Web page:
Limitation of life

Lippy (Dead Centre)

QPAC, Cremorne Theatre

September 14 – 17

Dead Centre’s “Lippy” is very much a festival show, fascinating in its inception and powerful in its execution, but far from everyone’s cup of tea.

Things begin on a slither of stage ahead of a projection screen. The setup of three chairs and a tech station (manned by Adam Welsh) on stage feels quite Brechtian in a way that suits its later meta-theatre mentions of the work’s one act approach (intermissions seem to be out of fashion these days). But it also suits its clever introductory premise of presuming people are gathered for a post-show discussion led by the work’s writer, Bush Moukarzel as a moderator of sorts. This is perhaps the show’s most interesting section as online and movie clips are shared by Mark O’Halloran in explanation of the nature and limitations of lip-reading (context is of considerable importance). And Moukarzel’s interjection references to the Dublin-based company’s first week Brisbane Festival work “Souvenir” make for a nice touch to those who are seeing the Irish artists in resident’s trilogy of shows.

As move is made from focus on putting fake words in powerful people’s mouths (as seen through a hilarious Mick Romney mashup) to the power of trying to put real words back into the mouths of ‘ordinary’ folk, the work’s premise becomes clearer.  Lip reader O’Halloran, talks about his work with police investigating the extraordinarily strange real-life deaths of four women, three sisters and their aunt, apparently by voluntary starvation after barricading themselves in the house they shared in Ireland in 2000. And when he does an onstage demonstration of his skill in interpretation the work merges into the multilayered women’s story, of sorts, through recreation of a crime scene to be inhabited by the women (Joanna Banks, Clara Simpson, Liv O’Donoghue and Ali White).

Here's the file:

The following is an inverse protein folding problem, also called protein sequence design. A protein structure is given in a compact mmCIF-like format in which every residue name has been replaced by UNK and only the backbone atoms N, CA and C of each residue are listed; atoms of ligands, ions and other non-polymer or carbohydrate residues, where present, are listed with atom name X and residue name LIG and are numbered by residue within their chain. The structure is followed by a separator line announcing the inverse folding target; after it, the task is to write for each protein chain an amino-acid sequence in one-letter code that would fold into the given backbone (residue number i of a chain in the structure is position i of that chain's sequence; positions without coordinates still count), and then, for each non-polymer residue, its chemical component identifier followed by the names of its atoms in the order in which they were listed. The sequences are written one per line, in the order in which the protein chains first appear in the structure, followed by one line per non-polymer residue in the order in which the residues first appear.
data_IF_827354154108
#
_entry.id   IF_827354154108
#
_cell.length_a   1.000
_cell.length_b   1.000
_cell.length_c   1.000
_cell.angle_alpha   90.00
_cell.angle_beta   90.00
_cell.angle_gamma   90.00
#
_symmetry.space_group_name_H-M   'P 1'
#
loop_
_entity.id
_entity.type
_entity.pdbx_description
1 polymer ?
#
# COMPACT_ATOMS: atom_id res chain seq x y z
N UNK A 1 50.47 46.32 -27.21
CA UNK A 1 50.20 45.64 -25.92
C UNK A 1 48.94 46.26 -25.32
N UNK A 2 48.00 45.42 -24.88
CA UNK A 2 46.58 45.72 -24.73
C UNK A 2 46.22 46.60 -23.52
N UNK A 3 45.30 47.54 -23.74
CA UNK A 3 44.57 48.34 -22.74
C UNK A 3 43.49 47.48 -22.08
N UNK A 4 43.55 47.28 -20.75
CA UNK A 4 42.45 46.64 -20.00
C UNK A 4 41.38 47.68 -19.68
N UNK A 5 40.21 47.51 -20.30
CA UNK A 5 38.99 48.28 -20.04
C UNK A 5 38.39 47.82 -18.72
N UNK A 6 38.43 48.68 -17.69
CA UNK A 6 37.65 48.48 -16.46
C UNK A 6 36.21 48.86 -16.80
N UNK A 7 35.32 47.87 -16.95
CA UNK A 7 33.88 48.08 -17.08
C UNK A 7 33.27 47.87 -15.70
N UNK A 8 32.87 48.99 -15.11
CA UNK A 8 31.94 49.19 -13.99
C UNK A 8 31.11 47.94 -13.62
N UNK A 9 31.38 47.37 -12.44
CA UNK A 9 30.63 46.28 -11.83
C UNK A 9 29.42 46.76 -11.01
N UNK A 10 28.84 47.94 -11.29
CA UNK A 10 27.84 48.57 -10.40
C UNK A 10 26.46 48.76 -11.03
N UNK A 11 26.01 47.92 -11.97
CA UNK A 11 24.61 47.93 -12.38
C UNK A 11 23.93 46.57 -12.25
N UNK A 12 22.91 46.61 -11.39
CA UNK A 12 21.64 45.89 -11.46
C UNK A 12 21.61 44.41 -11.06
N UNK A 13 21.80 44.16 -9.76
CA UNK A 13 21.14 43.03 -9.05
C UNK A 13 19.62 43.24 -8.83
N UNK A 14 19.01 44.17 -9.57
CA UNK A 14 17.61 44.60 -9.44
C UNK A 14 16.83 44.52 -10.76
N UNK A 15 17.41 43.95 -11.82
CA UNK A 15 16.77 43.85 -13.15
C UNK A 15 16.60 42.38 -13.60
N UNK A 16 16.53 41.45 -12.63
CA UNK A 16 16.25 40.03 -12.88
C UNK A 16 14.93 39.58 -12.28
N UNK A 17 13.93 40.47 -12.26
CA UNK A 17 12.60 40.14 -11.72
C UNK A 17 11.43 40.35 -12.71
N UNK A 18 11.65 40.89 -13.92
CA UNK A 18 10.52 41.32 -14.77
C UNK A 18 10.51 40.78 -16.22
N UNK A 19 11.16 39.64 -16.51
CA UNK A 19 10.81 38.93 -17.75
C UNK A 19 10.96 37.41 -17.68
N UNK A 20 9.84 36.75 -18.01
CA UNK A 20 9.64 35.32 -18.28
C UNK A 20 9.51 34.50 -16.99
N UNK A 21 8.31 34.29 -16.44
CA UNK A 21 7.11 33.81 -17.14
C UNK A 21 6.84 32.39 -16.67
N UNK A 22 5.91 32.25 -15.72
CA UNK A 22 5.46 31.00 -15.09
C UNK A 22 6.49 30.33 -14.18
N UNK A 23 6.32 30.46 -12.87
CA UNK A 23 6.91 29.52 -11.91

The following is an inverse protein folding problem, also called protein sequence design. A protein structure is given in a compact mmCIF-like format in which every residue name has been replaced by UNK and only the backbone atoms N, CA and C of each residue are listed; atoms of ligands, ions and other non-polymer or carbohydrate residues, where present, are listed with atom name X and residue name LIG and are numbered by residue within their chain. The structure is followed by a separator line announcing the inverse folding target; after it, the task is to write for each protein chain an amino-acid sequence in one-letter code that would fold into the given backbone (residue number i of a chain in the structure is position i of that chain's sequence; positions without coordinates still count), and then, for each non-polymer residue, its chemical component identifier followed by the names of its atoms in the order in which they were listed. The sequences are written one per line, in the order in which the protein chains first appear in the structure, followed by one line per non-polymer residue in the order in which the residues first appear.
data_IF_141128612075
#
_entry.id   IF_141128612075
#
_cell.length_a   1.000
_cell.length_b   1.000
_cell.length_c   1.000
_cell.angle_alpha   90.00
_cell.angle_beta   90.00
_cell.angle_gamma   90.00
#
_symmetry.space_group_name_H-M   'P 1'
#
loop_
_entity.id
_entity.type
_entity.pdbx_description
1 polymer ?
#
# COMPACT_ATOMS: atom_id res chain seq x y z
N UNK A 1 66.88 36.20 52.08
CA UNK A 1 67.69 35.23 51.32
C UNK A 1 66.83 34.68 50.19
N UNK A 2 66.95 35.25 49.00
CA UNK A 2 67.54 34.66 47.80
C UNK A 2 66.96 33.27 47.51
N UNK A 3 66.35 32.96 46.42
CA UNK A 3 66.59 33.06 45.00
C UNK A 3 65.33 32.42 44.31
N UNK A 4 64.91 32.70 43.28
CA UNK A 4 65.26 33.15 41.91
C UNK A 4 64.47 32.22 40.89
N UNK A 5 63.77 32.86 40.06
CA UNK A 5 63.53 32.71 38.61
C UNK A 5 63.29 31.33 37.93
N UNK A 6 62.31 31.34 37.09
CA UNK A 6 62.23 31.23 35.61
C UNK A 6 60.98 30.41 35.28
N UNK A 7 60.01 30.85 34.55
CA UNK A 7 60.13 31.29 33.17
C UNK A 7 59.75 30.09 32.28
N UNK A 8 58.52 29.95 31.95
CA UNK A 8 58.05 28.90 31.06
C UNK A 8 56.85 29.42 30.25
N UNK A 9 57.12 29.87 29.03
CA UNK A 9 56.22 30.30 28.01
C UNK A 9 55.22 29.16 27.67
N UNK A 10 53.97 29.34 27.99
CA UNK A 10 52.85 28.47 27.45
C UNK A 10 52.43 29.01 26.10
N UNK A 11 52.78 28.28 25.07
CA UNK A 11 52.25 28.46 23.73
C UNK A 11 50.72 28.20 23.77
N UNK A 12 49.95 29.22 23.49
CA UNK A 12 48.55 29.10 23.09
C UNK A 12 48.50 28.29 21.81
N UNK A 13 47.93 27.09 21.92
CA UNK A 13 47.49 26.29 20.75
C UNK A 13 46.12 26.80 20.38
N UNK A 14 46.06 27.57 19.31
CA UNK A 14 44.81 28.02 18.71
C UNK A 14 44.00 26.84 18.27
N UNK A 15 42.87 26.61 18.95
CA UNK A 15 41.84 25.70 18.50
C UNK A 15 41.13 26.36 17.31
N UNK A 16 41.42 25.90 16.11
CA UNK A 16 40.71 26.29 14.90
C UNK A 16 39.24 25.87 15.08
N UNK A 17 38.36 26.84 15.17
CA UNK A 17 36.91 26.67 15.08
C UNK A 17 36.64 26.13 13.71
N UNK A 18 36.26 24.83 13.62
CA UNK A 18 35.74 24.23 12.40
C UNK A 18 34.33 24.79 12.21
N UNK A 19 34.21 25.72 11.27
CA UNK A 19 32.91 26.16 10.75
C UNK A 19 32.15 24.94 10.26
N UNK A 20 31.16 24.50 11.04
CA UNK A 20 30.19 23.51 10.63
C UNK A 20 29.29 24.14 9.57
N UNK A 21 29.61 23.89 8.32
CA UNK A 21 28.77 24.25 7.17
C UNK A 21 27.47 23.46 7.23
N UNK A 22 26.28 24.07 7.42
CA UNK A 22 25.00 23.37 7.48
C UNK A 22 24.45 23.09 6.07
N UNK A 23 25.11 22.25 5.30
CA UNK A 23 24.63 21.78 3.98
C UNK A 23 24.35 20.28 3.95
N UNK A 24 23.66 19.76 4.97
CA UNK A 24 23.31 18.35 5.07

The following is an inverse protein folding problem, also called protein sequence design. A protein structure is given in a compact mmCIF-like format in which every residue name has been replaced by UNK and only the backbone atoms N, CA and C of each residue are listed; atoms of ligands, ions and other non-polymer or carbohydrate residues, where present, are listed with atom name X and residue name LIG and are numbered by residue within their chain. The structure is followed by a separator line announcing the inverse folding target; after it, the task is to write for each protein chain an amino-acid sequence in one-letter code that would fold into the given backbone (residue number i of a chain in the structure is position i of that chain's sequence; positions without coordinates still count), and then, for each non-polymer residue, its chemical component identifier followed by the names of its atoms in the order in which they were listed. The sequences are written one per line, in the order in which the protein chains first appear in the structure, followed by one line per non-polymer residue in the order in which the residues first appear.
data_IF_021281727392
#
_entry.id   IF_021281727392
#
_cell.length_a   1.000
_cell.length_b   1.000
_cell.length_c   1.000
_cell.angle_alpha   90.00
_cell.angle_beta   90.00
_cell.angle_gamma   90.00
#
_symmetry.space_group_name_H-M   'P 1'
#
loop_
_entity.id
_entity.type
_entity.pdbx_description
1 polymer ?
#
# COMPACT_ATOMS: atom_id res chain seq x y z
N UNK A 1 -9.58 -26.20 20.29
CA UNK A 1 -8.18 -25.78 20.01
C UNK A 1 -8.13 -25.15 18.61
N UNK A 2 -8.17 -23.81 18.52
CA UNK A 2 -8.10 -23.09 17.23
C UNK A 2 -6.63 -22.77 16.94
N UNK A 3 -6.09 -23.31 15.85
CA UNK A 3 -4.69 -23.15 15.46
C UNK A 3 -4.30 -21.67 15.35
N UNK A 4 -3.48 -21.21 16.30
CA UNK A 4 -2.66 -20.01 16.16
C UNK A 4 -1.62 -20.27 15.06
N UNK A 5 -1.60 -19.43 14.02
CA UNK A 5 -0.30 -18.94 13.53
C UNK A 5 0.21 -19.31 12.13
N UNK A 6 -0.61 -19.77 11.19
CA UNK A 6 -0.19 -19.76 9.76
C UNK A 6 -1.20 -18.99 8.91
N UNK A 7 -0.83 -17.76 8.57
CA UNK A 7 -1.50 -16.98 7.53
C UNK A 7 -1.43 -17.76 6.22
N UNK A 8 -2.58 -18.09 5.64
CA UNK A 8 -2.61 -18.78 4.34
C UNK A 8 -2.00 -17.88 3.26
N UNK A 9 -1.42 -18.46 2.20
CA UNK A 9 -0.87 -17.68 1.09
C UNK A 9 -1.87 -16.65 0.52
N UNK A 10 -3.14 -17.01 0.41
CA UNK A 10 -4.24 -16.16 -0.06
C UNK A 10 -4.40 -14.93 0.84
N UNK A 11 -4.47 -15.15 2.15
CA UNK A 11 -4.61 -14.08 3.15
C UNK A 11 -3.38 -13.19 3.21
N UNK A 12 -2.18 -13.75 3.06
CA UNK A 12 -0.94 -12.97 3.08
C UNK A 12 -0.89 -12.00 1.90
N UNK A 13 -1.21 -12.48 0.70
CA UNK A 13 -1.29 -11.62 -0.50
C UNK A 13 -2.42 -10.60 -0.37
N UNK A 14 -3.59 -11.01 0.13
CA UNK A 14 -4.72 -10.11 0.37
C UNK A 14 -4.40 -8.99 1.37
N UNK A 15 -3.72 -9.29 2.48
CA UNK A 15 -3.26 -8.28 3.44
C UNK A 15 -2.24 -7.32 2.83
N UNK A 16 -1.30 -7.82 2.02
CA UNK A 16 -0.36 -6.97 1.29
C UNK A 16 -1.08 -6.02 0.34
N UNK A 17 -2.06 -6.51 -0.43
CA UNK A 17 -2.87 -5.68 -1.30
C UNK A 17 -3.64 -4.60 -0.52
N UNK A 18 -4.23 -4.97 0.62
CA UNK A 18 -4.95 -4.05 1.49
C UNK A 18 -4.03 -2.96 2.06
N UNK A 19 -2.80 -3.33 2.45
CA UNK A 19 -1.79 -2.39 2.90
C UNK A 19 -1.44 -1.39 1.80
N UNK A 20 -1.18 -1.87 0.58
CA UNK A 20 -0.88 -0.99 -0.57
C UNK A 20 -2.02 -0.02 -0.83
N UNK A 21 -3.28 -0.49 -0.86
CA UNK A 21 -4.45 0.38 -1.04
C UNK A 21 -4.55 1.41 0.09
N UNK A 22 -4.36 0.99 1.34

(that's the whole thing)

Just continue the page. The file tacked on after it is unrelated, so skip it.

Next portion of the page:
There are haunting scenes as the women appear to be attempting to destroy evidence of their earlier lives into garbage bags of shredded documents and shattered plates. When they seek to speak, however, their sounds are disjointed and ultimately overcome by white noise. Indeed, application of this reimagining of the family’s final days, is far from realistic. Staging is precise in its chaos, but intriguing in its imagery, for example, when perspective is played with by positioning a table setting, complete with characters around it, up against a wall. Supported by a dynamic soundscape, this creates some powerful moments, none more so than when performers are dragged about like mannequins.

In the hands of Directors Ben Moukarzel and Ben Kidd, there is immense effect in its silences too, as should be the case in a show of such few words. And often throughout its palatable 70 minute duration, audience members find themselves in shared shock within its economy of words and measured pace; it is uncomfortable, but compelling, almost-voyeuristic viewing.


Things end as the show was conceived, through words, with a final soliloquy shared on screen as just a close up of one of the dead sisters, Catherine’s lips, stimulating memorable imagery (though drawing on Samuel Beckett’s “Not I”) through her evocative statements about being witness to the process as opposed to event of death and of the thoughts of her last living moments.

“Lippy” is far from a joyous work; anticipatory reading of any kind is sure to prepare the audience for its chilly content. And any show with consideration of tough themes like identity and death is sure to give its attendees much to take away in contemplation. The fact that it is based on real-life events, however, not only gives added weight to its ‘art intimating life’ themes, but proves the truth of the adage that truth is often stranger than fiction.


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